“North Dakota is a sportsman’s paradise. The decision to expand access to public lands by opening more than 248,000 acres across the nation to hunting and fishing will provide new economic opportunities for local communities as well as open up new areas for anglers and hunters,” said Congressman Kevin Cramer. “For the first time, the J. Clark Salyer and Lostwood National Wildlife Refuges will be open to moose hunting. I commend the Secretary’s decision and look forward to working with the department.”

“Hunters, anglers and shooting sports enthusiasts play a crucial role in funding the management and conservation of North America’s wildlife,” said Service Principal Deputy Director Greg Sheehan. “We are providing sportsmen and women with more access to our national wildlife refuges and streamlining regulations to more closely align with our state partners. And that’s good news for our customers.”

The Service manages hunting and fishing programs to ensure sustainable wildlife populations while also offering other traditional wildlife-dependent recreation on public lands, such as wildlife watching and photography. The Refuge System is an unparalleled network of 566 national wildlife refuges and 38 wetland management districts. There is a national wildlife refuge within an hour’s drive of most major metropolitan areas.

“The proposed expansion of hunting and fishing opportunities through working partnership with the states is a demonstration of Secretary Zinke’s commitment to our nation’s outdoor heritage and the conservation community,” said Virgil Moore, President of the Association of the Fish and Wildlife Agencies and Director of the Idaho Department of Fish and Game. “These efforts reaffirm the tremendous value of quality wildlife habitat and outdoor recreational opportunities, including hunting and fishing, in connecting millions of Americans to the outdoors.”

“We applaud Secretary Zinke and the Fish and Wildlife Service for their continued commitment to increasing opportunities for hunting and fishing within the National Wildlife Refuge System,” said Congressional Sportsmen’s Foundation President Jeff Crane. “We look forward to continuing to work with the Department of Interior on increasing access for sportsmen and women.”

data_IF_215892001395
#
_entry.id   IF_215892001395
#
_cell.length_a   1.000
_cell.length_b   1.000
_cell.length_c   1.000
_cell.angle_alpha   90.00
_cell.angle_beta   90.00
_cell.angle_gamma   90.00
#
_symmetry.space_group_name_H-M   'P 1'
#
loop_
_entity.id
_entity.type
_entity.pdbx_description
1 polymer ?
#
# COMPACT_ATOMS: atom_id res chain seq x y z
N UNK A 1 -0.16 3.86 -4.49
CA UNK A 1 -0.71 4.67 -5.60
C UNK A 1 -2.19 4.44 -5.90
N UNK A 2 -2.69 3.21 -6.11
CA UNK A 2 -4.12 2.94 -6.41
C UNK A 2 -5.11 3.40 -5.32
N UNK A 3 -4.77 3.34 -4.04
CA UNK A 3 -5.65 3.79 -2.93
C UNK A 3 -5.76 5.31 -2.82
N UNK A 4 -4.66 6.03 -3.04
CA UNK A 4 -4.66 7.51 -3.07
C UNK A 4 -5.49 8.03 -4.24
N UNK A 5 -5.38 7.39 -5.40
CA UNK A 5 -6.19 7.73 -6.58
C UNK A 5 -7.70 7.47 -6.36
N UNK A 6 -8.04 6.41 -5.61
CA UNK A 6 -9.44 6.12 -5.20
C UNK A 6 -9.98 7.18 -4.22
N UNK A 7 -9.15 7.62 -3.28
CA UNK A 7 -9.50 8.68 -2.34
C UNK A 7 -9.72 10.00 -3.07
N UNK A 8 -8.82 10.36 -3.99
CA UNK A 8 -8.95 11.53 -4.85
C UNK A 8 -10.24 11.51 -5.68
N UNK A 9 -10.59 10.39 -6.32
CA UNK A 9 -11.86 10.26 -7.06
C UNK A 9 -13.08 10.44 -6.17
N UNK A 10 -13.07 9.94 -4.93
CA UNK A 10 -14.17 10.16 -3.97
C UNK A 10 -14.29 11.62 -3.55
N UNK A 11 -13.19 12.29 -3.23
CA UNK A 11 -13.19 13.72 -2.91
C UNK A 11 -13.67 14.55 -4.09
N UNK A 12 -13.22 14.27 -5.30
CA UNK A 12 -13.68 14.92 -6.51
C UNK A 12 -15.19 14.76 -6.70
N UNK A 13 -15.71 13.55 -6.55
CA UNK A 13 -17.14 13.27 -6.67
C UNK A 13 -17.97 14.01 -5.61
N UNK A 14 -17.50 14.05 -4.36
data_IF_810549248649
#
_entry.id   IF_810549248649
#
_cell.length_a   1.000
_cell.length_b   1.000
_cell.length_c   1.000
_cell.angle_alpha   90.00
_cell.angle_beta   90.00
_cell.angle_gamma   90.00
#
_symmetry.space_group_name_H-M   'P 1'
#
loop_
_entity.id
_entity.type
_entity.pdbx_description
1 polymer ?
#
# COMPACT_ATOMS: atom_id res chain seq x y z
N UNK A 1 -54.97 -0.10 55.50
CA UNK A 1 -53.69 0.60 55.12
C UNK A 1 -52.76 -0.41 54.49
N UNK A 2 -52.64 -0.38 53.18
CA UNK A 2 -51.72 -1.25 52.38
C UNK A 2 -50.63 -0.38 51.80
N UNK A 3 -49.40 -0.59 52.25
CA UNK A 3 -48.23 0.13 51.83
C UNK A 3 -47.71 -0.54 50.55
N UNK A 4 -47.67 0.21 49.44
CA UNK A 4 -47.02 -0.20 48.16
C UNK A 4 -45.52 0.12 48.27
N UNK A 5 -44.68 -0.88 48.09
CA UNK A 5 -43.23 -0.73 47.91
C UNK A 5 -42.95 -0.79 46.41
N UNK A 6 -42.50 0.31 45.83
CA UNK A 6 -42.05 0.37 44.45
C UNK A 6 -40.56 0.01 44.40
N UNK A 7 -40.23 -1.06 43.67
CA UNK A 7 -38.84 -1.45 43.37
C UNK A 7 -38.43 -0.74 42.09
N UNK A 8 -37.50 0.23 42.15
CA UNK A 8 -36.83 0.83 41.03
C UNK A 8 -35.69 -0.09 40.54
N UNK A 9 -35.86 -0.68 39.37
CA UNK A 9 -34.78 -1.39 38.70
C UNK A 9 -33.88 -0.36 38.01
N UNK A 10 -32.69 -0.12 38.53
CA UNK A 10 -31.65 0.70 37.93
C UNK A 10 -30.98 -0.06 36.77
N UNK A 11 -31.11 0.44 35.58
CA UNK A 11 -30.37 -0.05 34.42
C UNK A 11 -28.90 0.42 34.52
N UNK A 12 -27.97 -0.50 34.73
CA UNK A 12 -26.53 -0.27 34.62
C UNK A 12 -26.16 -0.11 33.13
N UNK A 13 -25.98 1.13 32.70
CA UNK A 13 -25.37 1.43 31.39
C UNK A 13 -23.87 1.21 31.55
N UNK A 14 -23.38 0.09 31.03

Hunting and/or fishing will expand or be opened on the following refuges:

Arkansas

California

Florida

Illinois

Illinois and Missouri

Illinois and Wisconsin

Indiana

Maine

Maine and New Hampshire

Maryland

Michigan

Minnesota

Montana

New Jersey

New Jersey and New York

New Mexico

North Dakota

Ohio

Oregon

Pennsylvania

Utah

Wisconsin

  • Trempealeau National Wildlife Refuge: Open hunting of certain gamebirds, small mammals and furbearers for the first time, and expand existing migratory game bird and big game hunting.

The Service will seek comments from the public on the proposed rule for 30 days, beginning with publication in the Federal Register in coming days. The notice will be available at www.regulations.gov, docket no. FWS-HQ-NWRS-2018-0020, and will include details on how to submit your comments. An interim copy of the proposed rule is now available at https://www.fws.gov/home/pdfs/Proposed_2018-2019_Hunt_Fish_Rule_signed.pdf.

More than 53 million Americans visit refuges every year. National wildlife refuges provide vital habitat for thousands of species and access to world-class recreation, from fishing, hunting and boating to nature watching, photography and environmental education. In doing so, they support regional economies to the tune of $2.4 billion dollars per year and support more than 35,000 jobs.

Under the National Wildlife Refuge System Improvement Act of 1997, the Service permits hunting and fishing along with four other types of wildlife-dependent recreation, including wildlife photography, environmental education, wildlife observation and interpretation, when they are compatible with an individual refuge’s purpose and mission. Hunting, within specified limits, is currently permitted on 337 wildlife refuges and 37 wetland management districts. Fishing is currently permitted on 277 wildlife refuges and 34 wetland management districts.

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What’s This? Wolves to be Removed From Protection Nationwide?

*Editor’s Note and Update* (5/21/18) The below link to the Appropriation Committee’s Draft Bill does not work at this time. I was able to track down a copy of that Draft at this link. Once reaching the PDF of the Draft Bill, scroll down to “Gray Wolves Range-Wide” 

Appropriations Committee Releases the Draft Fiscal Year 2019 Interior and Environment Bill

GRAY WOLVES RANGE-WIDE – SEC. 117

(a) Not later than the end of fiscal year 2019, and except as provided in subsection (b), the Secretary of the Interior shall issue a rule to remove the gray wolf (Canis lupus) in each of the 48 contiguous States of the United States and the District of Columbia from the List of Endangered and Threatened Wildlife in section 17.11 of title 50, Code of Federal Regulations, without regard to any other provision of statute or regulation that applies to issuance of such rule.

(b) Such issuance (including this shall not be subject to judicial review; and shall not affect the inclusion of the subspecies classified as the Mexican gray wolf (Canis lupus baileyi) of the species gray wolf (Canis lupus) in such list.

 

Draft bill:

https://docs.house.gov/meetings/AP/AP06/20180515/108314/BILLS-115HR-SC-AP-FY2019-Interior-SubcommitteeDraft.pdf

 

Press release:

https://appropriations.house.gov/news/documentsingle.aspx?DocumentID=395297